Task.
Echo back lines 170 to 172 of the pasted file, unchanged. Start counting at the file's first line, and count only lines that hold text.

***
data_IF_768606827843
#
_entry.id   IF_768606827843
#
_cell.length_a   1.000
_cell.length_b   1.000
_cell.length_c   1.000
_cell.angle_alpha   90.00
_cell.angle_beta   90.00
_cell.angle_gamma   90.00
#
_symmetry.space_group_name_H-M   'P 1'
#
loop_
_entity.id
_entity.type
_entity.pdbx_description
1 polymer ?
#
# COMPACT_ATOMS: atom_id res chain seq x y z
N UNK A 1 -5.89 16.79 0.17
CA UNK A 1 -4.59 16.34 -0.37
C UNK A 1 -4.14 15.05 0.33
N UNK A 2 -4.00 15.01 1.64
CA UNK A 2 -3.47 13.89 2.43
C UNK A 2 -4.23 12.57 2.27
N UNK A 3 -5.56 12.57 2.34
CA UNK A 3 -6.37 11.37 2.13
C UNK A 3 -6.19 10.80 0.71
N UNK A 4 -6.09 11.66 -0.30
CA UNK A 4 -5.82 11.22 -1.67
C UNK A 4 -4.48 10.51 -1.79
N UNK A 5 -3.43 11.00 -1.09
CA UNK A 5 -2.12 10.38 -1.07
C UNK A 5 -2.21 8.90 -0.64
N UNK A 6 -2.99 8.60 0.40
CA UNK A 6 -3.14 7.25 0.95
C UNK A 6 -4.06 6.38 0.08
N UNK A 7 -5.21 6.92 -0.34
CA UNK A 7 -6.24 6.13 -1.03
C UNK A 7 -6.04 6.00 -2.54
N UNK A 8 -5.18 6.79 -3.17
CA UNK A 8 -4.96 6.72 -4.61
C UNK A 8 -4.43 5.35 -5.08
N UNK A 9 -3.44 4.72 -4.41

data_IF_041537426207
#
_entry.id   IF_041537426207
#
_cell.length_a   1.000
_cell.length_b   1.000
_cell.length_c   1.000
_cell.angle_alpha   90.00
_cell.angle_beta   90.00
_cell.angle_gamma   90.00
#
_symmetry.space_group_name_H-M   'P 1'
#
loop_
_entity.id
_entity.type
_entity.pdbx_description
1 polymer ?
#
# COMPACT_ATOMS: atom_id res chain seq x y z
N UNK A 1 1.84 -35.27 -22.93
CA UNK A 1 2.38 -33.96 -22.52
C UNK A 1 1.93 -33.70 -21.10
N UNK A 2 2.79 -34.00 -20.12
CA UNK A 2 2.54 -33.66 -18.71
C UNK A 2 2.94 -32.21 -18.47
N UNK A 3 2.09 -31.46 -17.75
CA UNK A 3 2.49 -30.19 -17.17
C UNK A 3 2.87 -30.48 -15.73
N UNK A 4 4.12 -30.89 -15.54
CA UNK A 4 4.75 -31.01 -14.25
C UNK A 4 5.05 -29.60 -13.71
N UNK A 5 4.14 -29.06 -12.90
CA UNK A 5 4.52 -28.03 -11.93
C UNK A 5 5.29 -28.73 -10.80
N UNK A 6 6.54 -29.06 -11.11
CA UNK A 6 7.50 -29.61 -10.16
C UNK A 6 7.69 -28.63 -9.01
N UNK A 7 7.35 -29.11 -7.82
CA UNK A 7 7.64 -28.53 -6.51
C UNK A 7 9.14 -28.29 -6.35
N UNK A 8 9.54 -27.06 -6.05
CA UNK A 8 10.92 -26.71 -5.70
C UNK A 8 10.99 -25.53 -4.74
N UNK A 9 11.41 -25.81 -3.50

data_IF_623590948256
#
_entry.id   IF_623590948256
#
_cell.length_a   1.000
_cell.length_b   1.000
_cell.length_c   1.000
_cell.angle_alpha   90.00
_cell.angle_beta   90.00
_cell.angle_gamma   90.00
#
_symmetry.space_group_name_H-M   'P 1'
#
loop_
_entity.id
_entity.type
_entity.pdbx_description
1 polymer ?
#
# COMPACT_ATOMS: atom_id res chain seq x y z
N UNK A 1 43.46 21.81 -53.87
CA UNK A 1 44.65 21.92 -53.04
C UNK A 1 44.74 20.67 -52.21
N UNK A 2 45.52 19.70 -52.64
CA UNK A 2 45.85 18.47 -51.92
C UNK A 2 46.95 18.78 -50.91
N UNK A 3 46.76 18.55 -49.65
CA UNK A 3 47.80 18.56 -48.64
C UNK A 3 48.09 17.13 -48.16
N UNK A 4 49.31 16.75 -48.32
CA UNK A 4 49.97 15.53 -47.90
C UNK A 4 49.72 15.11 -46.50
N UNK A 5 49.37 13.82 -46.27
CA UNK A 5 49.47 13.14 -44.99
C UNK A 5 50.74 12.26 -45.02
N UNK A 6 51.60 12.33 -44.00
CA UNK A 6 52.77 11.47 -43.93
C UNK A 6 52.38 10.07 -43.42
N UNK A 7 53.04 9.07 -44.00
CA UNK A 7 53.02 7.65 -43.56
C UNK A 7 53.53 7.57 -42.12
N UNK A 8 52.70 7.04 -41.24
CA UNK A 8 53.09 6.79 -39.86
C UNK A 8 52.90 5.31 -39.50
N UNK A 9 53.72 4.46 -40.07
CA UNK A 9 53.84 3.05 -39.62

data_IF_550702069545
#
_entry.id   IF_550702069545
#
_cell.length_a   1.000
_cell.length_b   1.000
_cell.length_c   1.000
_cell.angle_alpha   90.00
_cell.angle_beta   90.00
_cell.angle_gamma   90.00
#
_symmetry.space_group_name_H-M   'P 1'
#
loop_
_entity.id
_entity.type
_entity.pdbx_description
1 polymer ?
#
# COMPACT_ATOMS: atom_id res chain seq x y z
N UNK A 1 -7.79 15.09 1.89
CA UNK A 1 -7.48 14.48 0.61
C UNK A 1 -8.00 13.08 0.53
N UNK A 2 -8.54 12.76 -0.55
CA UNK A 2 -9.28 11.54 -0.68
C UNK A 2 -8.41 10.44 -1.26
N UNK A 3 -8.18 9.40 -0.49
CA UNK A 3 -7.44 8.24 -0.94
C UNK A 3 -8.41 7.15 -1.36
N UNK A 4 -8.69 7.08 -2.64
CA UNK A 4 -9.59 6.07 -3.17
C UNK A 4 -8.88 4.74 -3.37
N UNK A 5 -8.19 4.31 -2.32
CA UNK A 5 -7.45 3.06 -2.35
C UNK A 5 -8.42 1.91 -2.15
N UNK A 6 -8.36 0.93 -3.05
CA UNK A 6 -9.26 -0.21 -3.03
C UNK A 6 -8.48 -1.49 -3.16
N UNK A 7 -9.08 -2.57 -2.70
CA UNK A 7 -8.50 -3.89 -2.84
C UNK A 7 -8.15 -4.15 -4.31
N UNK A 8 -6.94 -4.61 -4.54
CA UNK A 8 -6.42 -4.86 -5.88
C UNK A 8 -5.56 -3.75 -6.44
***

CA UNK A 5 -7.45 3.06 -2.35
C UNK A 5 -8.42 1.91 -2.15
N UNK A 6 -8.36 0.93 -3.05